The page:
With Valentine’s Day approaching, we tend to think of romantic love and how to attract or keep that special someone. Romantic love causes us to light up like a Christmas tree, breathe a little easier, and view the world with more positivity.
Yet, in order to love another with authentic unconditional love, we must first love ourselves. We cannot give what we do not have. One of my favorite counselors, Dr. Larry Crabb, used to say that most couples are like “two fleas and no dog.” Each partner enters the relationship, not to give, but to suck the life’s blood out of each other in order to fill themselves up. We tend to approach relationships from a deficiency instead of approaching the relationship to give and contribute from a position of abundance.
To have an abundance of love to give, we have to fill ourselves up first. I recently worked with a client on this same issue and developed a strategy that was very effective. I named it the
“Tabula Rasa Strategy.”
Tabula Rasa in Latin means “blank slate.” Many mental health professionals claim that when we are born, we are born with a blank slate. As we develop as human beings, those who have the most influence on us write on the slate of our souls. It could be a parent, family member, or teacher.
In this exercise with my client, the person who had the most influence on her was her father. When we discussed what he wrote on the slate of her soul, words like “unworthy, insignificant, unimportant, and invisible” came to her mind. Although this greatly affects our belief system about who we are, and what we are capable of, this is not uncommon.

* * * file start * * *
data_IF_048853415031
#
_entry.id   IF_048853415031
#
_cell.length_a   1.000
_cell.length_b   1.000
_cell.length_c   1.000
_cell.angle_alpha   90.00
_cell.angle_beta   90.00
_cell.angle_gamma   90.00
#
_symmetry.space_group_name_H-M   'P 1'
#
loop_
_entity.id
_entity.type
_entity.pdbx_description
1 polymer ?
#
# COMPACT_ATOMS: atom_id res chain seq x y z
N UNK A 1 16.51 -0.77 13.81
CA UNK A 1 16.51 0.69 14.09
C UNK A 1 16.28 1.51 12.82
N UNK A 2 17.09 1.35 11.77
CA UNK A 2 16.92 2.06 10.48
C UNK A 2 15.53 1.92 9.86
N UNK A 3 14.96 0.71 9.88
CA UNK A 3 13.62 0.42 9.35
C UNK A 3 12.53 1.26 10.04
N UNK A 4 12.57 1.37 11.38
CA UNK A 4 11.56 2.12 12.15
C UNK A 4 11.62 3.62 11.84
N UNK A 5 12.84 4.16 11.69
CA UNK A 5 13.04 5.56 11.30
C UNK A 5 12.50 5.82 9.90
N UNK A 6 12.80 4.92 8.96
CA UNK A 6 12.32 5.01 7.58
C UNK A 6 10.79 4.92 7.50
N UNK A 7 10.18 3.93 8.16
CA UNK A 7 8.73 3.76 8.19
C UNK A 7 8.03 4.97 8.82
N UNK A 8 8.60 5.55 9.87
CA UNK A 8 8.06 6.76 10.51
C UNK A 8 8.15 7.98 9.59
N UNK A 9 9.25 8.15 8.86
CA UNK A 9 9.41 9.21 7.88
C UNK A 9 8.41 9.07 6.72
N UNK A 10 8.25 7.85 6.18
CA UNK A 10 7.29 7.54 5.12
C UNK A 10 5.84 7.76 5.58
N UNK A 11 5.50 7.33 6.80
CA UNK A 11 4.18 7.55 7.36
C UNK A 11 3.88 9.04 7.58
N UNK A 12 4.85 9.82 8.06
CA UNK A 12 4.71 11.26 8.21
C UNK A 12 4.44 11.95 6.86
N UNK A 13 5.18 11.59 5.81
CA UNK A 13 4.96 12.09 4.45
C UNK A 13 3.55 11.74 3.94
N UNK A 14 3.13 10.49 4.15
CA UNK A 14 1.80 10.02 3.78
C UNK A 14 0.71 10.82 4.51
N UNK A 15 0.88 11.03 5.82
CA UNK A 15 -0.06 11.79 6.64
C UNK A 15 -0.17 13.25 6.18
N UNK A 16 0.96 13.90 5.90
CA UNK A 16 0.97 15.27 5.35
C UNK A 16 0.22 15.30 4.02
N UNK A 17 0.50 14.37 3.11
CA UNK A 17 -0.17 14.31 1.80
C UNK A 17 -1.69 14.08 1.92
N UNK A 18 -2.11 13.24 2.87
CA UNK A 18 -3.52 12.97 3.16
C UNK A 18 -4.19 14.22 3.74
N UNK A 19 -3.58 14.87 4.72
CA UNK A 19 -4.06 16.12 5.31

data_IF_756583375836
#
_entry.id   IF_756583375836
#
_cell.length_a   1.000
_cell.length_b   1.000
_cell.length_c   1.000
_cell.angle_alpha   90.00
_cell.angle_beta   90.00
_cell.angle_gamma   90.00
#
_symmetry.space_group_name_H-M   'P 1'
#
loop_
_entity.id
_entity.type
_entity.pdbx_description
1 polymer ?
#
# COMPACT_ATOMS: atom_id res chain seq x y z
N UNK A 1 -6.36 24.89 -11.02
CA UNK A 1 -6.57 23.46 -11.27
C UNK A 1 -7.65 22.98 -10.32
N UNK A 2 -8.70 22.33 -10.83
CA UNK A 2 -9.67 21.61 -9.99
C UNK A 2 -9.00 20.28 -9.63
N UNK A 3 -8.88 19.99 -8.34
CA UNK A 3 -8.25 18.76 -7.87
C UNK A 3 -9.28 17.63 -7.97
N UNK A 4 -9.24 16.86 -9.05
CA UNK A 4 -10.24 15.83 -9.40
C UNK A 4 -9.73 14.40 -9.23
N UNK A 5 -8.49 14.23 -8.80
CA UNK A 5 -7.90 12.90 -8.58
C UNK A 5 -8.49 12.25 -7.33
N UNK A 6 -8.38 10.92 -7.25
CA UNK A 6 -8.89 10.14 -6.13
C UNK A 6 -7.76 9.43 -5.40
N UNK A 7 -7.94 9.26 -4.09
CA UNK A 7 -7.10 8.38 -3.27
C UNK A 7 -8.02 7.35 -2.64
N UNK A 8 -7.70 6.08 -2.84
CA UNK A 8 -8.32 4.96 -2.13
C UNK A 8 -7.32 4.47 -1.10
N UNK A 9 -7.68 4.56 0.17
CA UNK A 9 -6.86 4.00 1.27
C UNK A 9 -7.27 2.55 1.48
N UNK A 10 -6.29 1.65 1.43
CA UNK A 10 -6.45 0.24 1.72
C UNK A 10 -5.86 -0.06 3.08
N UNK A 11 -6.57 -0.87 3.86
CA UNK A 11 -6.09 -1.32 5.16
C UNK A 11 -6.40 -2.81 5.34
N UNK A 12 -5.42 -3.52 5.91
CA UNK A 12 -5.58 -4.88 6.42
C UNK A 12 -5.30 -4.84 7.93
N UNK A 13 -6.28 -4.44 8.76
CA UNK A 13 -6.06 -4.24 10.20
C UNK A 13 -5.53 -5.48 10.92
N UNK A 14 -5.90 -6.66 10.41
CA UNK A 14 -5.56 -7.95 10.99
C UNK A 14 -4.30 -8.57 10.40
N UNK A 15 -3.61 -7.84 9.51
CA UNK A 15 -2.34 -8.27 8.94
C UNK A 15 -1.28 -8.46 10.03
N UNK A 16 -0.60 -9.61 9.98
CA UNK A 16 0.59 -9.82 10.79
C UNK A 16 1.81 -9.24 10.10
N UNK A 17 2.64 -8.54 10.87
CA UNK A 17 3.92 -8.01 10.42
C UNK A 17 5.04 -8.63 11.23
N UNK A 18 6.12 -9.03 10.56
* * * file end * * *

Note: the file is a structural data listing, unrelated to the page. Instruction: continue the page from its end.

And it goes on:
So, here’s the strategy or directive I gave her for creating true self-love and you could use for yourself:
- Write down on a piece of paper the words, feelings, or impressions of what was written on your tabula rasa – your blank slate.
- Review the list and determine which are objectively true. Then take a red pen or marker and cross out that which is false.
- Take the piece of paper, crumble it up, and burn it. (Use a fire-safe receptacle like a fireplace, fire pit, or kitchen sink.)
- Take a new piece of paper and write down what is true about the genuine you. My client wrote things like, “vibrant, conscious, worthy, wanted, loved, and fully expressed.”
- Review your list every day for 21 days, which creates a habit and reinforces what you really believe about yourself. (This will take less than 30 seconds.)
In implementing this strategy, you will begin to eliminate old, limiting beliefs about yourself and reinforce new, empowering beliefs about yourself that build a foundation of self-love that will enable you to give authentic love to another. The kind of love that contributes to a relationship instead of contaminates. Aren’t you and your partner, or future partner, worth it?